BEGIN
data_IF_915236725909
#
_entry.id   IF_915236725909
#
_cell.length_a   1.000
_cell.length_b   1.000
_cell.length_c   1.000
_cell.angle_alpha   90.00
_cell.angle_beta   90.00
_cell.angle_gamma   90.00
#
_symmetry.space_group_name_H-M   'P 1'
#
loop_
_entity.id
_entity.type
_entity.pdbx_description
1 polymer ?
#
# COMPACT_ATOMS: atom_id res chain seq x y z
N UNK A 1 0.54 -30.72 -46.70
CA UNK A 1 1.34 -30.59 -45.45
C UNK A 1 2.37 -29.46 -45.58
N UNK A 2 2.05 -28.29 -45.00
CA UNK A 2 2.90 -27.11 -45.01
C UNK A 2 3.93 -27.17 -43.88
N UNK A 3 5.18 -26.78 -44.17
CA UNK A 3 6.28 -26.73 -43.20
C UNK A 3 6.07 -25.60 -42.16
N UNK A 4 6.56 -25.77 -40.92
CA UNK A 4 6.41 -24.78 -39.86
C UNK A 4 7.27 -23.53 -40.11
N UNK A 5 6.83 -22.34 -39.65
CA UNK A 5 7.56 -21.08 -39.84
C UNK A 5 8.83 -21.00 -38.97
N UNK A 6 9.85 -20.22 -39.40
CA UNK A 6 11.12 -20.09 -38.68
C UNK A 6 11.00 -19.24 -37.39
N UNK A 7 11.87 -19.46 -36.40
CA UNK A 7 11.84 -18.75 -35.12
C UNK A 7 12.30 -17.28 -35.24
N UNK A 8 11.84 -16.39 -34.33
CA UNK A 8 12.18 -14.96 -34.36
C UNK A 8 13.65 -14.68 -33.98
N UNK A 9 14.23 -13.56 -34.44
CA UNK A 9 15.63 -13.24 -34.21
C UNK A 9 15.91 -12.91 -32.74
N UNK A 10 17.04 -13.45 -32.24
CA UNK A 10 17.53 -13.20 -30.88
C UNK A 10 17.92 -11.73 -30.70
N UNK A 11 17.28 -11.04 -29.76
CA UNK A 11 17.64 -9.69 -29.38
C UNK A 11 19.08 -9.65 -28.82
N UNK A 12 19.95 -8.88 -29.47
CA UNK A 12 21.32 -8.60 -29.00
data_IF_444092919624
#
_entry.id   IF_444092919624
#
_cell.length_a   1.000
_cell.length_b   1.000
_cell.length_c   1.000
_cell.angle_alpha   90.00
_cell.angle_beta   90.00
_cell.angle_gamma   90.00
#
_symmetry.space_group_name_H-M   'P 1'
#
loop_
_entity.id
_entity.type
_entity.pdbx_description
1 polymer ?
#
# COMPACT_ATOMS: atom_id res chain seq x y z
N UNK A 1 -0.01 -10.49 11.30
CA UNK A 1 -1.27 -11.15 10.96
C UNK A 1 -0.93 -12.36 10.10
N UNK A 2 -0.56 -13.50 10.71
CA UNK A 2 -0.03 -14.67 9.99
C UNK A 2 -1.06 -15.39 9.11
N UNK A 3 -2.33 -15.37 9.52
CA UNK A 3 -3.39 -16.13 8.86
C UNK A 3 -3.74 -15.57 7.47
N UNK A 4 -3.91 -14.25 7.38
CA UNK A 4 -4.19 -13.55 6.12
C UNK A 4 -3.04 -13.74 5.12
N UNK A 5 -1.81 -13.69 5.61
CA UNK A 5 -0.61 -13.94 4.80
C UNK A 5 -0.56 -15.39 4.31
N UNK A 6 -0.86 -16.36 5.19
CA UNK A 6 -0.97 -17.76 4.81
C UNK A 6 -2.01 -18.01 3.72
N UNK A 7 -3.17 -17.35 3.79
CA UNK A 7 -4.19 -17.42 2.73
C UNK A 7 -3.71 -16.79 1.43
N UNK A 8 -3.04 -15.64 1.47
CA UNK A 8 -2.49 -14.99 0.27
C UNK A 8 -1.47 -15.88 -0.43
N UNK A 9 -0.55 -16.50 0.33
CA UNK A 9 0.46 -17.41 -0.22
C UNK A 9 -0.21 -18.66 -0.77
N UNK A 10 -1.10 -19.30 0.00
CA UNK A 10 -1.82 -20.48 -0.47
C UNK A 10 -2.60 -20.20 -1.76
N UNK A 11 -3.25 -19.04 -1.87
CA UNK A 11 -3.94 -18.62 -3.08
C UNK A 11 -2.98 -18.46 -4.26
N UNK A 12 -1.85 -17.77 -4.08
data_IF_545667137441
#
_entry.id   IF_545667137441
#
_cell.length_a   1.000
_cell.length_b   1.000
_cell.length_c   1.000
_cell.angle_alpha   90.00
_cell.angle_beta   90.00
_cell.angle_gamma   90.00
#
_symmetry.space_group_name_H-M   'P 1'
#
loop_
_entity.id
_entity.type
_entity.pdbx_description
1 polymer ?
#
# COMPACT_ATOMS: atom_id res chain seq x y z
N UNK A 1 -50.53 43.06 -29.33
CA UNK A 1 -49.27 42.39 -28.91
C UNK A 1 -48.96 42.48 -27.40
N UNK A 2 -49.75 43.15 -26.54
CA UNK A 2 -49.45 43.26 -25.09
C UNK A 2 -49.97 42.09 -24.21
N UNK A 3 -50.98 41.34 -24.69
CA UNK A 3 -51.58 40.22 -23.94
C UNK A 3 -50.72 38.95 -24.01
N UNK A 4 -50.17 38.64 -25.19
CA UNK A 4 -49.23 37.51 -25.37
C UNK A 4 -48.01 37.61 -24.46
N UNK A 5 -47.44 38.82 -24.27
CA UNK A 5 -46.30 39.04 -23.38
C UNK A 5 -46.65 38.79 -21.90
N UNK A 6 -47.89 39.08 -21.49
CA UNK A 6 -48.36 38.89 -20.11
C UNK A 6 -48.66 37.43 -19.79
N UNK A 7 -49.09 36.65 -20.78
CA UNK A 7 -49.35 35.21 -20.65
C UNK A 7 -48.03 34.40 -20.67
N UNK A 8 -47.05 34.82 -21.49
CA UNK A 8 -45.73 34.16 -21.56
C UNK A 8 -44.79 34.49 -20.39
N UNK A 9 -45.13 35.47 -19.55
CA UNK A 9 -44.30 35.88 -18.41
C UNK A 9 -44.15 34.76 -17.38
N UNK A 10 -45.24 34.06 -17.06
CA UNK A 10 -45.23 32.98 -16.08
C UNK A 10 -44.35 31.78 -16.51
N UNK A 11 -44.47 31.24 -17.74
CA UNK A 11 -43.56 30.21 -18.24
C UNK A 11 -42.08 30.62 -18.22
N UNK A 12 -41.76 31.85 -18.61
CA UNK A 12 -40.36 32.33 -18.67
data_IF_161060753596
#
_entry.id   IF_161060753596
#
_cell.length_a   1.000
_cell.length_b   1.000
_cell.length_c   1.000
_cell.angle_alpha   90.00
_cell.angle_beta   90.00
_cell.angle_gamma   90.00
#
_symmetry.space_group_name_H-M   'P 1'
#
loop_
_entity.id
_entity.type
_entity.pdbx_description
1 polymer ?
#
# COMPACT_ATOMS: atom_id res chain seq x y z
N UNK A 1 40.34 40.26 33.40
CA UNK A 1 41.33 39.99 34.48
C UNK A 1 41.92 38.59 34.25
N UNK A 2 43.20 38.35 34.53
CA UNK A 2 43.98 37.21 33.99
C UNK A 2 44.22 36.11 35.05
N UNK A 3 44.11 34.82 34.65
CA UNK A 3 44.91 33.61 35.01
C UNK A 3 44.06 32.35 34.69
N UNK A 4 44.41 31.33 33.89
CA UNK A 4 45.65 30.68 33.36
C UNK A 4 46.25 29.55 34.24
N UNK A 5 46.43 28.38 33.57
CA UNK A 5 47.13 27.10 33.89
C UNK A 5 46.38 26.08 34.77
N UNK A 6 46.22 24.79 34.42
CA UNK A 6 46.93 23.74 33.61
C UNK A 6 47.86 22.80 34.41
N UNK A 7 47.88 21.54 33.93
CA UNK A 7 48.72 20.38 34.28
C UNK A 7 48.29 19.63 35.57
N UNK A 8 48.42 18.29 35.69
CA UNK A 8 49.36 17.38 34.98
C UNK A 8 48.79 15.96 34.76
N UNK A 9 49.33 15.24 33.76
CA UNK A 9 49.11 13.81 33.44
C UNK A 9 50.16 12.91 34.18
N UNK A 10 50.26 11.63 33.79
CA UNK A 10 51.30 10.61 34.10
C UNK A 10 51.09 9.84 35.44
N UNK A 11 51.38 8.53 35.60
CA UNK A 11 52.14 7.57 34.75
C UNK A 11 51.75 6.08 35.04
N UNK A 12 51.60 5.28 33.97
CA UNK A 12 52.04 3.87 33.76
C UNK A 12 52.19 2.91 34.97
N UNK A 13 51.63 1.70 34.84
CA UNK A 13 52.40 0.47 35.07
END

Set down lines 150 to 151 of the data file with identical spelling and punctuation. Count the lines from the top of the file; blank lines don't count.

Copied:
C UNK A 7 -48.03 34.40 -20.67
N UNK A 8 -47.05 34.82 -21.49